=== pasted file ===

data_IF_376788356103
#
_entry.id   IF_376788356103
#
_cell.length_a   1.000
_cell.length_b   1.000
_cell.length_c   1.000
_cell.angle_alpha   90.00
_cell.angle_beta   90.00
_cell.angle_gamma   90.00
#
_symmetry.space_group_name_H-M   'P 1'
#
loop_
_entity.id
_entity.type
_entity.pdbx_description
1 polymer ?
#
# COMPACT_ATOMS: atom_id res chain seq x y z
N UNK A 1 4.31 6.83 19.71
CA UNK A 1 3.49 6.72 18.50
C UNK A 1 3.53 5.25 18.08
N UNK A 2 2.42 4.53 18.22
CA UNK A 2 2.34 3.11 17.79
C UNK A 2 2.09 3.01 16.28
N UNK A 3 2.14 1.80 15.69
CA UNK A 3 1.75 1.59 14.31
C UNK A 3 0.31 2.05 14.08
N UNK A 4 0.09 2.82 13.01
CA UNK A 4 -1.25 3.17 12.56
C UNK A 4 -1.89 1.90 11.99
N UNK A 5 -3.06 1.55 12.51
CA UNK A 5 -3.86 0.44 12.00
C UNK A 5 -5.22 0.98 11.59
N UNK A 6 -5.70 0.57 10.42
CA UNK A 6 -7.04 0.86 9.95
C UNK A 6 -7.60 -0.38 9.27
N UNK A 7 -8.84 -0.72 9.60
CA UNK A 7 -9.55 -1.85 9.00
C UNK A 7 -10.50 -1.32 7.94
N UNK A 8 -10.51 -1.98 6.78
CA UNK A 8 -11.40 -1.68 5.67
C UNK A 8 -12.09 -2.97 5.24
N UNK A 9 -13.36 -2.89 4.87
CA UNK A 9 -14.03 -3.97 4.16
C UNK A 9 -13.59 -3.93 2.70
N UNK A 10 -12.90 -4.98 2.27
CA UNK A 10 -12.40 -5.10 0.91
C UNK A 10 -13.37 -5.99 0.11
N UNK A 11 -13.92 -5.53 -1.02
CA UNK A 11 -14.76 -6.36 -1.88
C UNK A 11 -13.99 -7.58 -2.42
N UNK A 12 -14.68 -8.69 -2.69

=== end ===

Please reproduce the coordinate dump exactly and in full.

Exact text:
data_IF_376788356103
#
_entry.id   IF_376788356103
#
_cell.length_a   1.000
_cell.length_b   1.000
_cell.length_c   1.000
_cell.angle_alpha   90.00
_cell.angle_beta   90.00
_cell.angle_gamma   90.00
#
_symmetry.space_group_name_H-M   'P 1'
#
loop_
_entity.id
_entity.type
_entity.pdbx_description
1 polymer ?
#
# COMPACT_ATOMS: atom_id res chain seq x y z
N UNK A 1 4.31 6.83 19.71
CA UNK A 1 3.49 6.72 18.50
C UNK A 1 3.53 5.25 18.08
N UNK A 2 2.42 4.53 18.22
CA UNK A 2 2.34 3.11 17.79
C UNK A 2 2.09 3.01 16.28
N UNK A 3 2.14 1.80 15.69
CA UNK A 3 1.75 1.59 14.31
C UNK A 3 0.31 2.05 14.08
N UNK A 4 0.09 2.82 13.01
CA UNK A 4 -1.25 3.17 12.56
C UNK A 4 -1.89 1.90 11.99
N UNK A 5 -3.06 1.55 12.51
CA UNK A 5 -3.86 0.44 12.00
C UNK A 5 -5.22 0.98 11.59
N UNK A 6 -5.70 0.57 10.42
CA UNK A 6 -7.04 0.86 9.95
C UNK A 6 -7.60 -0.38 9.27
N UNK A 7 -8.84 -0.72 9.60
CA UNK A 7 -9.55 -1.85 9.00
C UNK A 7 -10.50 -1.32 7.94
N UNK A 8 -10.51 -1.98 6.78
CA UNK A 8 -11.40 -1.68 5.67
C UNK A 8 -12.09 -2.97 5.24
N UNK A 9 -13.36 -2.89 4.87
CA UNK A 9 -14.03 -3.97 4.16
C UNK A 9 -13.59 -3.93 2.70
N UNK A 10 -12.90 -4.98 2.27
CA UNK A 10 -12.40 -5.10 0.91
C UNK A 10 -13.37 -5.99 0.11
N UNK A 11 -13.92 -5.53 -1.02
CA UNK A 11 -14.76 -6.36 -1.88
C UNK A 11 -13.99 -7.58 -2.42
N UNK A 12 -14.68 -8.69 -2.69